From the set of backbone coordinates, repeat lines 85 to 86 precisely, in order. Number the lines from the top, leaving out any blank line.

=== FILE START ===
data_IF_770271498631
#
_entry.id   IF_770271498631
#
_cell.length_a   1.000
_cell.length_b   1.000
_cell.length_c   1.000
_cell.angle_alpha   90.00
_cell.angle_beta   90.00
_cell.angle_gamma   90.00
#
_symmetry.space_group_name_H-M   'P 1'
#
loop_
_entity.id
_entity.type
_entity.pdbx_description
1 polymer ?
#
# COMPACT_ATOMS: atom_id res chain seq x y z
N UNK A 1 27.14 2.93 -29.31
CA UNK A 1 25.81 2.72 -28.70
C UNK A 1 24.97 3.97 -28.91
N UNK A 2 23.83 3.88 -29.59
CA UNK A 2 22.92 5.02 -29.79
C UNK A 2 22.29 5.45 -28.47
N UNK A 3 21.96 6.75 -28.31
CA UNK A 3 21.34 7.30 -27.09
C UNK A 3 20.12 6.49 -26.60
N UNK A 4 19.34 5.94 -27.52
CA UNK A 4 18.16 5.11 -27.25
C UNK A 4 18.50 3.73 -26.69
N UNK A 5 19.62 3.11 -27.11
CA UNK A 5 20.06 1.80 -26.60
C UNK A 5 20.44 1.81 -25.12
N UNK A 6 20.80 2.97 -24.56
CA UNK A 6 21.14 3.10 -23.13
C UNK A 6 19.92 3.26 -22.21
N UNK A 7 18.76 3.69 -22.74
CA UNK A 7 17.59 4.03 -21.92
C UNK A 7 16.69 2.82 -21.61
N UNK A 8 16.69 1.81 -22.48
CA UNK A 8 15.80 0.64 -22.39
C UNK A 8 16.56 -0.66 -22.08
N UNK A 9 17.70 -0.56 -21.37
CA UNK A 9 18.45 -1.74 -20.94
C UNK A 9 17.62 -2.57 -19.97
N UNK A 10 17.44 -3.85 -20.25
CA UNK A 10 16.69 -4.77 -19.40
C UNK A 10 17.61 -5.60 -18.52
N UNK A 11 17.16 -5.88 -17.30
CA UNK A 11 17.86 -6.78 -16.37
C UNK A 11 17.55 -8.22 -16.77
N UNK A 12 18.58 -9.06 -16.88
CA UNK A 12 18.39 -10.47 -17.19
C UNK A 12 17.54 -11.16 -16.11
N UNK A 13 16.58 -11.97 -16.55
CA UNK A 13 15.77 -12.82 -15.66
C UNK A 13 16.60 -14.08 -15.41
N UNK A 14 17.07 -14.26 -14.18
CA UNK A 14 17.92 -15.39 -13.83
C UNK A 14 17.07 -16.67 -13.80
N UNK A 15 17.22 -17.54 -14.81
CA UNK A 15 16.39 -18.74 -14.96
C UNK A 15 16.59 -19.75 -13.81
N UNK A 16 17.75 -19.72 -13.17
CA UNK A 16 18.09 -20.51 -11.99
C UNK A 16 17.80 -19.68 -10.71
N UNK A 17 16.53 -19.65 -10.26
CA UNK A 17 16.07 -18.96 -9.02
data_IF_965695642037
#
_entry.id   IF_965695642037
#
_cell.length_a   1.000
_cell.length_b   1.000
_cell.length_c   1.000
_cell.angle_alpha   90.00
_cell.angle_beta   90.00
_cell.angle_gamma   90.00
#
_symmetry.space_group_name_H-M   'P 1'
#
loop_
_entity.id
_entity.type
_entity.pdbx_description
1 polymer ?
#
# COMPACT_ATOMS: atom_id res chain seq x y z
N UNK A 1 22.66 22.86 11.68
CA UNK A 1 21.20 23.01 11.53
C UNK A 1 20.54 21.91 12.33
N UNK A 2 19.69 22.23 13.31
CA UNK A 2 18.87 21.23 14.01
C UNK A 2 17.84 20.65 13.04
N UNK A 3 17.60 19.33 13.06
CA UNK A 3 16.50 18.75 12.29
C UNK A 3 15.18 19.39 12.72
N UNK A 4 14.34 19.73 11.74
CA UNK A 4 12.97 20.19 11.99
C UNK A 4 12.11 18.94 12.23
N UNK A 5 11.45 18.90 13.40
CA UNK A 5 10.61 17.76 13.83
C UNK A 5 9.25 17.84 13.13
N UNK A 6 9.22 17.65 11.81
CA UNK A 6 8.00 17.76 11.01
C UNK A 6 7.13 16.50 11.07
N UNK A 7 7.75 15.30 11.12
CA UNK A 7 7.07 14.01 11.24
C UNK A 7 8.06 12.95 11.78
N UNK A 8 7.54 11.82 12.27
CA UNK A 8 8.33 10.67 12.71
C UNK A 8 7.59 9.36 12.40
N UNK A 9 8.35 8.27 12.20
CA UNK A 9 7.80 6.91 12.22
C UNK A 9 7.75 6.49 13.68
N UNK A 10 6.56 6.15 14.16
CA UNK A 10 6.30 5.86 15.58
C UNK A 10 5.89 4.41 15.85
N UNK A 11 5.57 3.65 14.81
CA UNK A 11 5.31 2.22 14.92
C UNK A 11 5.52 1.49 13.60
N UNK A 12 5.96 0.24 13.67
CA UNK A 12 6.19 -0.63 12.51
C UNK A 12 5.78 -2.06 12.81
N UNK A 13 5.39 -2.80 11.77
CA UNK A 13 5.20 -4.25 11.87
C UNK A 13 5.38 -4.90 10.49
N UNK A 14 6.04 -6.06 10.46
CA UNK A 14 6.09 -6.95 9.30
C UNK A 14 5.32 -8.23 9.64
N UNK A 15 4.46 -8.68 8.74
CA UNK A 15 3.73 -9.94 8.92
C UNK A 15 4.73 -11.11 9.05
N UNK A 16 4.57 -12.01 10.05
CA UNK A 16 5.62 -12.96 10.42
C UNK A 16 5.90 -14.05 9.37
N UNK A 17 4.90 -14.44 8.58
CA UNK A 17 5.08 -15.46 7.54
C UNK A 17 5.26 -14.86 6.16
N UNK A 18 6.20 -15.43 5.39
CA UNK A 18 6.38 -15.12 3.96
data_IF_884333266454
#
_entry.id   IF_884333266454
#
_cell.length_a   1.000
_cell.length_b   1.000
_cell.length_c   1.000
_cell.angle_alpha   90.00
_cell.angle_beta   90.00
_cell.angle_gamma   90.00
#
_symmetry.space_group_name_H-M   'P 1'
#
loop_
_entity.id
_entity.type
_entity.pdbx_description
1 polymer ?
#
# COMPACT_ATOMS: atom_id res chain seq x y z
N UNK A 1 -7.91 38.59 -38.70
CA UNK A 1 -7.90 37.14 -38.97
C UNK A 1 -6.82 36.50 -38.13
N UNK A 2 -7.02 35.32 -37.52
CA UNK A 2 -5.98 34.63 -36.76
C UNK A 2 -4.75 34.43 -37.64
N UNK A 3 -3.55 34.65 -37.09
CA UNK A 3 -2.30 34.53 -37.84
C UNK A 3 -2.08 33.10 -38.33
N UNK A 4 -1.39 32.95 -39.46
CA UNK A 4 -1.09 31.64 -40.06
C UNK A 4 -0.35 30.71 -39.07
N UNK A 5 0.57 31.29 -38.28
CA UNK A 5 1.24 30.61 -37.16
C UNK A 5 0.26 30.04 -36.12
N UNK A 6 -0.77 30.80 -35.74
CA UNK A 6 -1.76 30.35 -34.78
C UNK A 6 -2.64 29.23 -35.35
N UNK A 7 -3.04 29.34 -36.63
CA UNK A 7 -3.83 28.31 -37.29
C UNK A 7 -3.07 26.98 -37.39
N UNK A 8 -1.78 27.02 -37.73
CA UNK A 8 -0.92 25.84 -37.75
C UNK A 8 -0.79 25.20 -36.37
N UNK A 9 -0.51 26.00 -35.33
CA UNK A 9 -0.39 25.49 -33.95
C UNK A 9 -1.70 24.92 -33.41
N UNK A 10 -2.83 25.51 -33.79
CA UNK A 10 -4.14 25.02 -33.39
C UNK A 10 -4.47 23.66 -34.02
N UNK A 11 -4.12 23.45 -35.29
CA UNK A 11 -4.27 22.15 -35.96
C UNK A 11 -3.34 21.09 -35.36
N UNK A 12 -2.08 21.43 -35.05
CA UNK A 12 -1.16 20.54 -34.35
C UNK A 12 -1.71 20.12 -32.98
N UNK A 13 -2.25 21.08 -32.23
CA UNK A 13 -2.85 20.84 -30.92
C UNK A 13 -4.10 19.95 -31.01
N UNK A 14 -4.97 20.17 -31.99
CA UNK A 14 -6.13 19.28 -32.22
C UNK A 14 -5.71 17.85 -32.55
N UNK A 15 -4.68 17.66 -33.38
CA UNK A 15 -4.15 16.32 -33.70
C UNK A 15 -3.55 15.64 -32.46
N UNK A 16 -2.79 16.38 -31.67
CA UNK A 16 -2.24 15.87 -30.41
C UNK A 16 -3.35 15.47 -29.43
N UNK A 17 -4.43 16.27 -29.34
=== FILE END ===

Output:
_entity.id
_entity.type